Friday, November 14, 2008

Do You Know the Way to San Jose?

This is a new series I've started for the blog profiling transit systems I've ridden and found interesting.

When I was out west at Railvolution a few weeks ago, I had the opportunity to ride down to San Jose and spend a few hours there. I have to say I was impressed. I was expecting a car-oriented suburban landscape of office parks, but found that the city has a nice core downtown.

The city has a light rail system which operates along 42 miles of track with 62 stations. The system first opened in 1987, and has been upgraded and expanded since. It is operated by the Santa Clara Valley Transportation Authority, VTA. The LRVs currently used on the system are low-floor. They replaced the original fleet of high-floor LRVs in 2003. Platforms are presently being brought up to allow for level boarding.

Portions of the system still are single-track, but most of the system is double-tracked. Still, I found frequencies somewhat lacking. I had to wait almost 30 minutes for a train at Diridon Station. Ridership seemed to be decent considering the context. Approximately 37,000 people board the system every day, putting it in 14th place for American light rail ridership.

In my opinion, the San Jose Light Rail offers a few notable practices.

Downtown, the line operates in a pedestrian mall-type environment on parallel one-way streets. The picture at top illustrates this. Here, the rails are embedded in a linear-plaza setting, and between trains people walk and bike along the tracks. With street trees planted only feet away from the sides of the vehicles, the catenary wire is almost invisible. (See UMD, it can be done!)

Additionally, ample space for bikes is provided on board. I've ridden many light rail systems, but nowhere can I remember seeing quite so much space allocated for cyclists. This system is definitely bike-friendly, and I found that interesting, because I never imagined San Jose to be a great bike city. Apparently, however, the two-wheeled mode is popular in the Silicon Valley.

Unfortunately, I only had enough time to ride a small portion of the system. I wish I'd had more time to explore, but I suppose I'll be back in the Bay Area eventually.

Segments Ridden:
San Jose Diridon - St. James,
Lick Mill - Mountain View

Stations Visited:
San Jose Diridon,
San Fernando,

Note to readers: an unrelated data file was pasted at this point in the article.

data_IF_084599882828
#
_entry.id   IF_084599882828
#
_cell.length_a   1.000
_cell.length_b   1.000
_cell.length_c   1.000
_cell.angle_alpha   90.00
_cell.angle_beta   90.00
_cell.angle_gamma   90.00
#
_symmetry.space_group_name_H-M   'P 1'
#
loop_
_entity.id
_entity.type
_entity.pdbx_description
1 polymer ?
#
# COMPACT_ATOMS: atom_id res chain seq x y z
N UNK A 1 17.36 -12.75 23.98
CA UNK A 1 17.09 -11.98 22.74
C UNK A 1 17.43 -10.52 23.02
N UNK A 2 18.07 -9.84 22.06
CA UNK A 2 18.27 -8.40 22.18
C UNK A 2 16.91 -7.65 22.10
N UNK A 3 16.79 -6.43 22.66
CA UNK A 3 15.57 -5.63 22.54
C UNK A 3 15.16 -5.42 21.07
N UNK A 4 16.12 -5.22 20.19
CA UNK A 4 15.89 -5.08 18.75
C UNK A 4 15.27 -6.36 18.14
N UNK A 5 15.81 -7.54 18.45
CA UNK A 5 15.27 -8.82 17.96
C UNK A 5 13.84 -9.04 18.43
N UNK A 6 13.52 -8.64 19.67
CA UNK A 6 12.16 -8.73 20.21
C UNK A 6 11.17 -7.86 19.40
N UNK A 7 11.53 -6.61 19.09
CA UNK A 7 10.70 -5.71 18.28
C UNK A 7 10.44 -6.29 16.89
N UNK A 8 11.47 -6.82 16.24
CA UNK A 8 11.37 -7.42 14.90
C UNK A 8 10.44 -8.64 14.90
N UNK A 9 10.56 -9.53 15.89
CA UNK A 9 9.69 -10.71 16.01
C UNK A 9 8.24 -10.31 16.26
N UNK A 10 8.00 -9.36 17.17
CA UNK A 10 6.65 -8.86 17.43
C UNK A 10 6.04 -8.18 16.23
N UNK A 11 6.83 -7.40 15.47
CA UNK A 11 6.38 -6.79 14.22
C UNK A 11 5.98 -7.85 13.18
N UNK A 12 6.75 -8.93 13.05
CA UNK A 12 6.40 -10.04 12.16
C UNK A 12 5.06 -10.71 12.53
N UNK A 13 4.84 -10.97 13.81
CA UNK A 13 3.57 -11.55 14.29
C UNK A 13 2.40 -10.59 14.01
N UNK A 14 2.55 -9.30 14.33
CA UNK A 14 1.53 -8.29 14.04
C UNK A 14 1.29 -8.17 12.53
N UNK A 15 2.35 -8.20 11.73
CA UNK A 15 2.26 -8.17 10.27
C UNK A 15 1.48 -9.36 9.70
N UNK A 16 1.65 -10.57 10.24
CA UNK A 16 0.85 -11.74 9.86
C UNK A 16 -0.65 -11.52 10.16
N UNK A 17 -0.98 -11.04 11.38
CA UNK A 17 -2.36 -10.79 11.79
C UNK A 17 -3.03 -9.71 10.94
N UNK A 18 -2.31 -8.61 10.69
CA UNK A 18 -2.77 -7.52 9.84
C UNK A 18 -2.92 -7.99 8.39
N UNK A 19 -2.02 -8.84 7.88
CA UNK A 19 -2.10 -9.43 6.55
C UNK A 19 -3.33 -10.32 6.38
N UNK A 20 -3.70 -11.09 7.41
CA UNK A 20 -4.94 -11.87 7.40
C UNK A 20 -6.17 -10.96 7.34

Convention Center,
Paseo de San Antonio,
Santa Clara,
St. James,
Lick Mill,
Mountain View

I'm interested in your opinions on this new segment. So comment with the following questions in mind:

1. What other information would you like to see in the segment "Profiles in Transit?"
2. What thoughts do you have on VTA Light Rail?


Michael said...

Matt, I was just there a couple of months ago and had the same impressions about the pedestrian mall. I love this type of segment and hope you have the opportunity to do more.

Pantograph Trolleypole said...

San Jose is probably one of the worst lines in the country. The ridership should be much higher but a lot of it is because it runs through a rediculous amount of office sprawl. Once that changes, it might work better. But for the time being, it's kind of a slow surface option that needs a parallel subway.

295bus said...

As you noticed, San Jose's downtown loop works ok as circulator, and has helped revitalize downtown.

Unfortunately, as a transportation system, the rest of it is mostly a flap, because:

- Downtown is not the main employment center of SJ, and the LR takes pretty roundabout routes to get to where jobs tend to actually be.

- Routes are just annoyingly slow and zigzaggy--in some cases just planned astoundingly stupidly, really.

- Inconvenient connections to CalTrain commuter rail.

- Little effort to plan grown around transit.

People really seem to want to use transit in Silicon Valley; it's too bad the VTA has built them such a lemon.

The newest line runs SW from Diridon station to Campbell. I think it's a bit better than the rest of the system: it runs in a straight line, in a private ROW, goes somewhere logical, is pretty quick, and new development is springing up around stations.